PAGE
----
Also, as mentors helping in authentic interpretation of the insights from such experiences. In short, adults need to support youth refl-Action, which will always remain the key human capacity for self and social awakening.

Both adults and young people must, together, build on this foundational architecture of youth human rights and duties because in the intergenerational dialogue lie the seeds of a real and sustainable future for every species and this planet…
Arjun Shekhar… for the vartaLeap Coalition and ComMutiny – The Youth Collective

PS: Just read that society has put the word “woke” to sleep last year.

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An ambassador and trained facilitator under Eco Femme (a social enterprise working towards menstrual health in south India), Sanjina is also an active member of the MHM Collective- India and Menstrual Health Alliance- India. She has conducted Menstrual Health sessions in multiple government schools adopted by Rotary District 3240 as part of their WinS project in rural Bengal. She has also delivered training of trainers on SRHR, gender, sexuality and Menstruation for Tomorrow’s Foundation, Vikramshila Education Resource Society, Nirdhan trust and Micro Finance, Tollygunj Women In Need, Paint It Red in Kolkata.

Now as an MH Fellow with YKA, she’s expanding her impressive scope of work further by launching a campaign to facilitate the process of ensuring better menstrual health and SRH services for women residing in correctional homes in West Bengal. The campaign will entail an independent study to take stalk of the present conditions of MHM in correctional homes across the state and use its findings to build public support and political will to take the necessary action.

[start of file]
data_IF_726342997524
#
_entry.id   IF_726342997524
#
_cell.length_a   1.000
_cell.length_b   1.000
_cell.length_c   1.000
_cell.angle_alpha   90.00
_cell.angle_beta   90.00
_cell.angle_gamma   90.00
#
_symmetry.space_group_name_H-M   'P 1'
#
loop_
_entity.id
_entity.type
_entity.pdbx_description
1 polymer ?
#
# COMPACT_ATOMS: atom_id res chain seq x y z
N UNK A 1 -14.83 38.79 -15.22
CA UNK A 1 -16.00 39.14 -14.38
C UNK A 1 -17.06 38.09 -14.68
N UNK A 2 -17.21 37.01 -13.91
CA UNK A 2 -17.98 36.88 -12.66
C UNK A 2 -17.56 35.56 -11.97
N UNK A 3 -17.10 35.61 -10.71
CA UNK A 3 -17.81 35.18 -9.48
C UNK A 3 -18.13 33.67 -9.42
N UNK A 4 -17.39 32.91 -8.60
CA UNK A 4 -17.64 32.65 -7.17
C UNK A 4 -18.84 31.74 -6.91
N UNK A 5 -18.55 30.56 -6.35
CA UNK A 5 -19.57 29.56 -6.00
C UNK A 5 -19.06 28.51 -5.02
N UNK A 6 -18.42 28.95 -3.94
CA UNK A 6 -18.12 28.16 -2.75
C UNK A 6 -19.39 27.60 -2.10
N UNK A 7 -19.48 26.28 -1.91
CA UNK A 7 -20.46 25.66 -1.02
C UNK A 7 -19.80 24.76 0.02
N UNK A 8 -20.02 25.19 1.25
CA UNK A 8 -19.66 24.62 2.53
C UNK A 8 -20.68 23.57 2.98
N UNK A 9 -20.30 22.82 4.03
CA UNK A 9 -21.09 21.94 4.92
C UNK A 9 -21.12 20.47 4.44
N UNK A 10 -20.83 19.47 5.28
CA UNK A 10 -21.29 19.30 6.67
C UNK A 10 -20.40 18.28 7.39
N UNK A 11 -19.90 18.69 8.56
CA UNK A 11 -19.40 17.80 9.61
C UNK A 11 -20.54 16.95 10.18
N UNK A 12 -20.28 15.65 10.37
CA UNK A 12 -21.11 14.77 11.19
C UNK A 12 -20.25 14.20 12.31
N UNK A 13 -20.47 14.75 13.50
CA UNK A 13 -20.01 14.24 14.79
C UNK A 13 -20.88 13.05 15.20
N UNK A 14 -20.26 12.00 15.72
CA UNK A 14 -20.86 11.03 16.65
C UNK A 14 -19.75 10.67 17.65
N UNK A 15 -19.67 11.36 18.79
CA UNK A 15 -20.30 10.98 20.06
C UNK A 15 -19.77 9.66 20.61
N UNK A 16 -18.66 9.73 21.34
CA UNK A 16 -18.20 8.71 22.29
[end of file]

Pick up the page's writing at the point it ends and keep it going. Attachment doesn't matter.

Saurabh has been associated with YKA as a user and has consistently been writing on the issue MHM and its intersectionality with other issues in the society. Now as an MHM Fellow with YKA, he’s launched the Right to Period campaign, which aims to ensure proper execution of MHM guidelines in Delhi’s schools.

The long-term aim of the campaign is to develop an open culture where menstruation is not treated as a taboo. The campaign also seeks to hold the schools accountable for their responsibilities as an important component in the implementation of MHM policies by making adequate sanitation infrastructure and knowledge of MHM available in school premises.

Read more about his campaign.

Harshita is a psychologist and works to support people with mental health issues, particularly adolescents who are survivors of violence. Associated with the Azadi Foundation in UP, Harshita became an MHM Fellow with YKA, with the aim of promoting better menstrual health.

Her campaign #MeriMarzi aims to promote menstrual health and wellness, hygiene and facilities for female sex workers in UP. She says, “Knowledge about natural body processes is a very basic human right. And for individuals whose occupation is providing sexual services, it becomes even more important.”

Meri Marzi aims to ensure sensitised, non-discriminatory health workers for the needs of female sex workers in the Suraksha Clinics under the UPSACS (Uttar Pradesh State AIDS Control Society) program by creating more dialogues and garnering public support for the cause of sex workers’ menstrual rights. The campaign will also ensure interventions with sex workers to clear misconceptions around overall hygiene management to ensure that results flow both ways.